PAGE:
Murray State Theses and Dissertations


The need for more males entering the teaching profession is linked to the idea of the gender gap in school with females outperforming males, and the need for young men to have strong role models. Therefore, the purpose of this study is to determine factors that influence males to teach agricultural education. This study utilized an adapted version of the Ag-Ed FIT Choice Instrument to collect data through a modified version of Dillman’s Tailored Design Method, with three contacts of a pre-notice letter, emailed instrument, and a thank you/reminder. The population consisted of male agricultural education students enrolled in teacher preparation programs identified through a convenience sample of eight institutions in the Southeastern United States. Descriptive statistics were utilized to analyze research question one and two and research questions three and four were addressed utilizing correlations. Participants in this study tended to be Caucasian, juniors in college, grew up in a household structure that contained a mother and a father figure, enrolled in school based agricultural education programs, members of the National FFA Organization (FFA), most active in career development events, and had supervised agricultural experience. Participants tended to indicate they looked to their agriculture teacher/FFA advisor for mentorship and agriculture teachers were the most influential people in the participants decision to teach secondary school agricultural education. Recommendations were made for teacher educators, secondary school agriculture teachers, and future research focused on recruitment efforts of males enrolled in secondary school agriculture programs.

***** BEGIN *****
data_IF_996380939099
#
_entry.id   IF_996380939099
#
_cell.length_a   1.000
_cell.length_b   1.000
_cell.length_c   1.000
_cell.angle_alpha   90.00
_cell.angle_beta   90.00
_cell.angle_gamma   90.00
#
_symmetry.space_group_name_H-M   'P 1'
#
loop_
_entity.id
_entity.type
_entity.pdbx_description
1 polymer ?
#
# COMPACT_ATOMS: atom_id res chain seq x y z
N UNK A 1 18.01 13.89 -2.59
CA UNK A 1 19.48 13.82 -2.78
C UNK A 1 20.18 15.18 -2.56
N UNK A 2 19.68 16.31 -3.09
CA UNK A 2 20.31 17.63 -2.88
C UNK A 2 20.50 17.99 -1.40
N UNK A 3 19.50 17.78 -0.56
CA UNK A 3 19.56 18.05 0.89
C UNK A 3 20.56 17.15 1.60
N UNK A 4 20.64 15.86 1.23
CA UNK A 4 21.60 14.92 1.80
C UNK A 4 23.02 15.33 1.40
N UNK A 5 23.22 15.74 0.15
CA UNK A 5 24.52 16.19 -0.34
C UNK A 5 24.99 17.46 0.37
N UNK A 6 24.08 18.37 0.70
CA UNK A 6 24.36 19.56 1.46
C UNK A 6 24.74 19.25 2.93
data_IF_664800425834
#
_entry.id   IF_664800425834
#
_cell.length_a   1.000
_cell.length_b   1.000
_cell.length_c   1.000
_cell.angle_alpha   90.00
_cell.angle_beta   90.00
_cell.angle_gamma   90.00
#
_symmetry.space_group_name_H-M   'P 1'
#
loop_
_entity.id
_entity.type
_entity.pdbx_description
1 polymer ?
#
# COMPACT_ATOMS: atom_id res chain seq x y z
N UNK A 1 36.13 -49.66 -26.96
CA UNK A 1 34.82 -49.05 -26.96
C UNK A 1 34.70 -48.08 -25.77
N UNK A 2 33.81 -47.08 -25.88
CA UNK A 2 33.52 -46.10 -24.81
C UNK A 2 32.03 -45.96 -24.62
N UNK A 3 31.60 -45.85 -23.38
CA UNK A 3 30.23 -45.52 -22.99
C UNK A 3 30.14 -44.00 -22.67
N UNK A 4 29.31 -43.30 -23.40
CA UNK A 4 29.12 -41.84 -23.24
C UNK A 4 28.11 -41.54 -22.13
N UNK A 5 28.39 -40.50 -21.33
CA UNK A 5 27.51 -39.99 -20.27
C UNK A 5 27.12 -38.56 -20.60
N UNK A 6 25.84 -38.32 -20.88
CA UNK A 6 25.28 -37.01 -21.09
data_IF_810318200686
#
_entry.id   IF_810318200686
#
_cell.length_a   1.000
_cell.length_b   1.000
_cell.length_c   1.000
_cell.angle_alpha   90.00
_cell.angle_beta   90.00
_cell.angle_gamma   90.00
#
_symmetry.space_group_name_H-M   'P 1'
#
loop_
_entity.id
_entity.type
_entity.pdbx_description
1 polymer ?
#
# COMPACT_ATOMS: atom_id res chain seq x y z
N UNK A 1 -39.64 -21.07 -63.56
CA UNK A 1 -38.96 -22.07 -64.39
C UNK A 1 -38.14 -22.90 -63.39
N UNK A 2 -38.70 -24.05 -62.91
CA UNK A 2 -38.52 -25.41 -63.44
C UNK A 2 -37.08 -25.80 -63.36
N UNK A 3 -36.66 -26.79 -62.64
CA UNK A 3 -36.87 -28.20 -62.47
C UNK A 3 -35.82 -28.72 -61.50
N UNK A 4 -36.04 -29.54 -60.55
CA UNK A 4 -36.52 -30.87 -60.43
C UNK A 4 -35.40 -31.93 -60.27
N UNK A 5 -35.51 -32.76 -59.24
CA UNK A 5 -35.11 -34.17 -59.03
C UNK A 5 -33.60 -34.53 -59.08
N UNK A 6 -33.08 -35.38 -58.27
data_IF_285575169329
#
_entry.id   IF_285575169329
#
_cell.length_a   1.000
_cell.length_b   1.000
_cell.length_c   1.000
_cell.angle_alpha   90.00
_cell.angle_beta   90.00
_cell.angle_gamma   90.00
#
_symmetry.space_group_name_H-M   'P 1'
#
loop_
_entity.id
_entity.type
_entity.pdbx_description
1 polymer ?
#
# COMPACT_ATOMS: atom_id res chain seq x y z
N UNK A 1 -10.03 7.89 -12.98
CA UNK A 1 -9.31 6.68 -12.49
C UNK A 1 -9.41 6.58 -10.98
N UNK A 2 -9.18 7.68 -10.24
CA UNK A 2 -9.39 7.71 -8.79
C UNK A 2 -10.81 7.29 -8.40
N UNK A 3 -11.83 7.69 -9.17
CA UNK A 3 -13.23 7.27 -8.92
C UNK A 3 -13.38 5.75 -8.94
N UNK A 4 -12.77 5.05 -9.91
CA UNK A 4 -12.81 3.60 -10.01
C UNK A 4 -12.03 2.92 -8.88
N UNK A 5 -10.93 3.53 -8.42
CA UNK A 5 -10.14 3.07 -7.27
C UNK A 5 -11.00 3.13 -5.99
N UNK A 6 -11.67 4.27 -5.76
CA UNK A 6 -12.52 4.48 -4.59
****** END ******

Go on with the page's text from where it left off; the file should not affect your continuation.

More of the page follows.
Year manuscript completed


Year degree awarded


Author's Keywords

Agricultural Education, Males, Teach

Dissertation Committee Chair

Alyx Shultz

Committee Member

Randal Wilson

Committee Member

Kirby Barrick

Document Type